Margaret was the second daughter of the Smith family. Her sister Sarah, was already married in 1850, but not far away. Maggie, 19, would marry this same year to a neighbor, Calvin McQueen, son of Malcolm McQueen, in this heavily Scottish settled area.

One thing I didn't know was that Maggie was young Calvin's second wife, and that he also had a child. His first wife, if they were actually married, was Diza Ann Manness or Maners, as the name is shown both ways. She and Calvin had a daughter together, named Mary Ann. Diza has an incredible story all of her own.

Calvin and Maggie had 4 children: Martha Jane (1855), James A. (1856) Margaret E. (1860) and William Calvin (1861). Only the first and last made it to adulthood.

Name:Calvin M Dunn
Birth Year:abt 1835
Birth Place:North Carolina
Home in 1860:South Division, Guilford, North Carolina
Post Office:Greensboro
Dwelling Number:1006
Family Number:1006
Household Members:
Calvin M Dunn25
Margret J Dunn25
Scott M Dunn
Martha J McQuen6
Jas A McQuen4
Margret E McQuen1/12
J A Mannell40
Jas Mannell8

Calvin had moved his family to Guilford County by 1860, where the transcribers messed up his name. It remained McQueen, lol. They had a number of people living with them, a young man named Scott Dunn and an Indian mother and son.

Calvin McQueen
Age at enlistment
Enlistment Date
22 Feb 1862
State Served
North Carolina
Birth Date
North Carolina Troops 1861-65, A Roster

Calvin enlisted in the war in Guilford County in February of 1862, and then died of wounds recieved in battle in July of that same year at Mechanicsville, Hanover County, Virginia.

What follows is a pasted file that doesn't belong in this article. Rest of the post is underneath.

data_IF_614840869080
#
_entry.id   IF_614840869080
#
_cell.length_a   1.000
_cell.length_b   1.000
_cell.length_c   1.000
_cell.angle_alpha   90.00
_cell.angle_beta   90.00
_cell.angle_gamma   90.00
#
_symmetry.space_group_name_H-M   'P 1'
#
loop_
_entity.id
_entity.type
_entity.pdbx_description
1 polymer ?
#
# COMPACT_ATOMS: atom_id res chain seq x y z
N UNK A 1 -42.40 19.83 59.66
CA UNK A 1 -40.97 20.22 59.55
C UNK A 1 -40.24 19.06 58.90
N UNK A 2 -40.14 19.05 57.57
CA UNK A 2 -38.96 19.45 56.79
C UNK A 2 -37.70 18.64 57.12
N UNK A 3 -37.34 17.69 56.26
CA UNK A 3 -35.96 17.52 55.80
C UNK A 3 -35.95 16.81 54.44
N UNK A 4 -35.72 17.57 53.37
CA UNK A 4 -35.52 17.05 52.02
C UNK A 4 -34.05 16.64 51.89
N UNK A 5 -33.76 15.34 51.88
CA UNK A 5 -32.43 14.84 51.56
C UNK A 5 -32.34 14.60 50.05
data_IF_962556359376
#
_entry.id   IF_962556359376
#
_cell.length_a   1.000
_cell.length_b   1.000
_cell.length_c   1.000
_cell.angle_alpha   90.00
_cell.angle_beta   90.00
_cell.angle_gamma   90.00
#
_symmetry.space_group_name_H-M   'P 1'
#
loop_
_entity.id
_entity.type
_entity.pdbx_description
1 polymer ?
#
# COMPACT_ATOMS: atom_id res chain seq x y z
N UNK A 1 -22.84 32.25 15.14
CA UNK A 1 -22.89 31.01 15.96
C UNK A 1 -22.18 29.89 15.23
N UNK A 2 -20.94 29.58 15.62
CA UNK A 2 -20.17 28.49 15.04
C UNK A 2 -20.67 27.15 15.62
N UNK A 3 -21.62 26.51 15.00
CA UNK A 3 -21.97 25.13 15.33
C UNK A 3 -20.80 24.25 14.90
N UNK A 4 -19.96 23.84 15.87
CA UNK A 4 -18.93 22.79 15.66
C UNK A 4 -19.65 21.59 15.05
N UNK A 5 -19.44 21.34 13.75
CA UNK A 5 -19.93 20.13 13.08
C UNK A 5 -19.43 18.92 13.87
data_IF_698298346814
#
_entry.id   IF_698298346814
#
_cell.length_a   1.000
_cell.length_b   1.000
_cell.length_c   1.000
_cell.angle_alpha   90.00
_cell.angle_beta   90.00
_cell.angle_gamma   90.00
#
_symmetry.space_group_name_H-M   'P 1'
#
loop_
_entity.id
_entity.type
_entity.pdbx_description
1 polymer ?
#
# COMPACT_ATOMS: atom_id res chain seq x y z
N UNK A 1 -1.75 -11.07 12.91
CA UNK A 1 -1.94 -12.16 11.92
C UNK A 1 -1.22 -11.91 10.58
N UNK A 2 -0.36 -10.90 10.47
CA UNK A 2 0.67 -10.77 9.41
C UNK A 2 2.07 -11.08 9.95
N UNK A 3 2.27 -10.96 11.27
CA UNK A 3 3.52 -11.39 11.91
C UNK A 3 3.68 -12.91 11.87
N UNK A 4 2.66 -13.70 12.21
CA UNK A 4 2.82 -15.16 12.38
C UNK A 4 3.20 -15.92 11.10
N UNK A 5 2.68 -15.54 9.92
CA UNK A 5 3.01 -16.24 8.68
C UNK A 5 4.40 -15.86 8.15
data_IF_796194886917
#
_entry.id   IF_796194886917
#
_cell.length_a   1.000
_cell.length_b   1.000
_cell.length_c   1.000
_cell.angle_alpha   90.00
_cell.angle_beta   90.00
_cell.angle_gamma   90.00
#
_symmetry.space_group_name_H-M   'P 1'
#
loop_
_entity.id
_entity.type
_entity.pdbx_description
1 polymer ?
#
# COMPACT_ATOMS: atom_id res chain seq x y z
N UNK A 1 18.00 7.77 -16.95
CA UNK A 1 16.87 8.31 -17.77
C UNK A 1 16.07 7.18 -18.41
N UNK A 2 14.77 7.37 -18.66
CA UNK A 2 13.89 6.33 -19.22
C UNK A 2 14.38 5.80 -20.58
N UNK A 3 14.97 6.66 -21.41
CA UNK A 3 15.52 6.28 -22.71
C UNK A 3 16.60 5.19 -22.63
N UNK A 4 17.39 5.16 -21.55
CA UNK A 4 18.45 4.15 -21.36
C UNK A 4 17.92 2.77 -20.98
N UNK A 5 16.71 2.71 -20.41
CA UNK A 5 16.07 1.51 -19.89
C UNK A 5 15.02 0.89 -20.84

Margaret and the children returned home to Montgomery County and here in was a another factor that I hadn't known.

Name:Margat Mcqueen
Age in 1870:30
Birth Year:abt 1840
Birthplace:North Carolina
Dwelling Number:46
Home in 1870:Troy, Montgomery, North Carolina
Post Office:Troy
Occupation:Keeping House
Inferred Children:Martha Mcqueen
William Mcqueen
Larkin Mcqueen
Household Members:
Margat Mcqueen30
Martha Mcqueen13
William Mcqueen6
Larkin Mcqueen4

In the 1870 census, Martha was her oldest child, William was William Calvin, who would have been more like 8 or 9, but who was the little boy Larkin?

I found the answer just the other day.

In the Bastardy Bonds for Montgomgery County, North Carolina, which was the 19th century answer to child support for  illegitimate children, Margaret McQueen was brought to court in 1867 and was charged with having a 'baseborn child", that could be held chargable to the county. She was ordered to name the father of the child. She also gave the exact date of birth for the child, June 4th, 1867, nearly 5 years after the death of Calvin McQueen. The child definately was not his, and this child was Larkin.

D. D. Deaton signed the bond and paid the fees for Maggie, yet she refused to name the father. I have looked through many of these bonds and one fact comes to surface. For the mothers who refused to name the father, two things usually happened. Sometimes a family member would pay the bond for her, a father or brother usually. But sometimes, an odd fellow would up and pay, someone who would not make much sense. These were usually married men, and sometimes they were more well-heeled in society than the poor 'ruined' lass. Everyone knew, it was whispered, that these men were the fathers after all, who promised to pay the fees, and perhaps a bit more, a trust fund of sorts, if the girl just kept her mouth shut. In some unfortunate cases, men like these would end up killing the girl and she'd end up with a ballad in her name, like Naomi Wise, or Patsy Beasley.

But who was D. D. Deaton? The search continues.